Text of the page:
(The Center Square) – Arkansas Gov. Asa Hutchinson is asking lawmakers to pass reductions in the corporate and income taxes and establish a $50 million grant program for school safety when they meet Tuesday in a special session.
The money will come from a $1.6 billion surplus from fiscal year 2022. Hutchinson’s proposal would take the top individual tax rate down to 4.9%. The decrease would be retractive to Jan. 1, 2022. The corporate tax rate would drop to 5.3% beginning Jan. 1, 2023.
The governor is also asking lawmakers to approve a permanent $150 tax credit for low and middle income residents.
“As inflation rises and the cost of living increases, Arkansans need more money in their pockets,” Hutchinson said in a statement. “With a record surplus in the last year fiscal year, we have the ability to provide financial relief and ensure our children can be protected in their schools.”
The governor is also recommending a bill that would align the state with the federal depreciation schedule, a move Hutchinson said would accelerate the depreciation of assets for business owners.
The $50 million proposed school safety grant recommendation is based on a report from the School Safety Commission given to Hutchinson earlier this week.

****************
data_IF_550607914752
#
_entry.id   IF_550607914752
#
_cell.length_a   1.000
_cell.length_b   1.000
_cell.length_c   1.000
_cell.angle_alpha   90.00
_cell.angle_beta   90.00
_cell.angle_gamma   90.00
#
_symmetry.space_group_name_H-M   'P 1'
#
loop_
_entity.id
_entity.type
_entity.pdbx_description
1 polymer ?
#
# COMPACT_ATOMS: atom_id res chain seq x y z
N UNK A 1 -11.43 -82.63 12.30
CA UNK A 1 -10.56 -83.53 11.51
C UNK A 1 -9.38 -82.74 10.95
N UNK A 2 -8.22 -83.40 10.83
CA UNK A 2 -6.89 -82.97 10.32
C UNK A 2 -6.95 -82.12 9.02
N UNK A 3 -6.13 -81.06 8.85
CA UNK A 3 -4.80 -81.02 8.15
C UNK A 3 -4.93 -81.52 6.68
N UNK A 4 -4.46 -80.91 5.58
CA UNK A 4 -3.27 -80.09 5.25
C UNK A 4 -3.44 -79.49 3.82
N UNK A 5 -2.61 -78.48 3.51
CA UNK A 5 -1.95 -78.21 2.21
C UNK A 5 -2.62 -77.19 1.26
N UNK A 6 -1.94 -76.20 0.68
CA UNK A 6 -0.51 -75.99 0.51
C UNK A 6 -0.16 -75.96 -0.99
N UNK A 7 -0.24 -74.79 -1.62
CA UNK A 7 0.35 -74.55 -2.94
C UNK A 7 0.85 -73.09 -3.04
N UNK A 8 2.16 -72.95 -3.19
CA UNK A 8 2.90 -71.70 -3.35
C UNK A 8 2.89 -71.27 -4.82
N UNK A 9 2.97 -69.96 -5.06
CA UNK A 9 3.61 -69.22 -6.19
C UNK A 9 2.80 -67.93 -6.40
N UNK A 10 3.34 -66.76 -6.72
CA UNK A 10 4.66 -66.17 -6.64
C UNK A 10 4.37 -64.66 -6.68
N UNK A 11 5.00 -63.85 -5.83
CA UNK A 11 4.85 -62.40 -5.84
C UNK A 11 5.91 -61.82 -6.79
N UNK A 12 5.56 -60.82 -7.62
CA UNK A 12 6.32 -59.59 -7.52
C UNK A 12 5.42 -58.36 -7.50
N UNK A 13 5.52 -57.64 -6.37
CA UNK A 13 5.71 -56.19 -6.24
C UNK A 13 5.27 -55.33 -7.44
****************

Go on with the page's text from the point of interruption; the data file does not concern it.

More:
Arkansas Senate Democrats proposed using $600 million of the surplus to raise teacher salaries. The plan would increase the starting salary for teachers from $36,000, to $42,000.
“After raising teacher pay, we can use our remaining billion-dollar surplus for other essential needs like adequately paying our bus drivers, custodians, and other classified and support staff,” Rep. Reginald Murdock, D-Marianna, said in a news release. “The RAISE Act is a big step toward improving education throughout our state, but it’s just the beginning of what we need to do.”
The Arkansas Legislative Committee rescinded a $500 million allocation of COVID relief funds last month and recommended school districts use the money to give teachers a $5,000 bonus, classified staff a $2,500 bonus and part-time staff members half of what their full-time counterparts receive.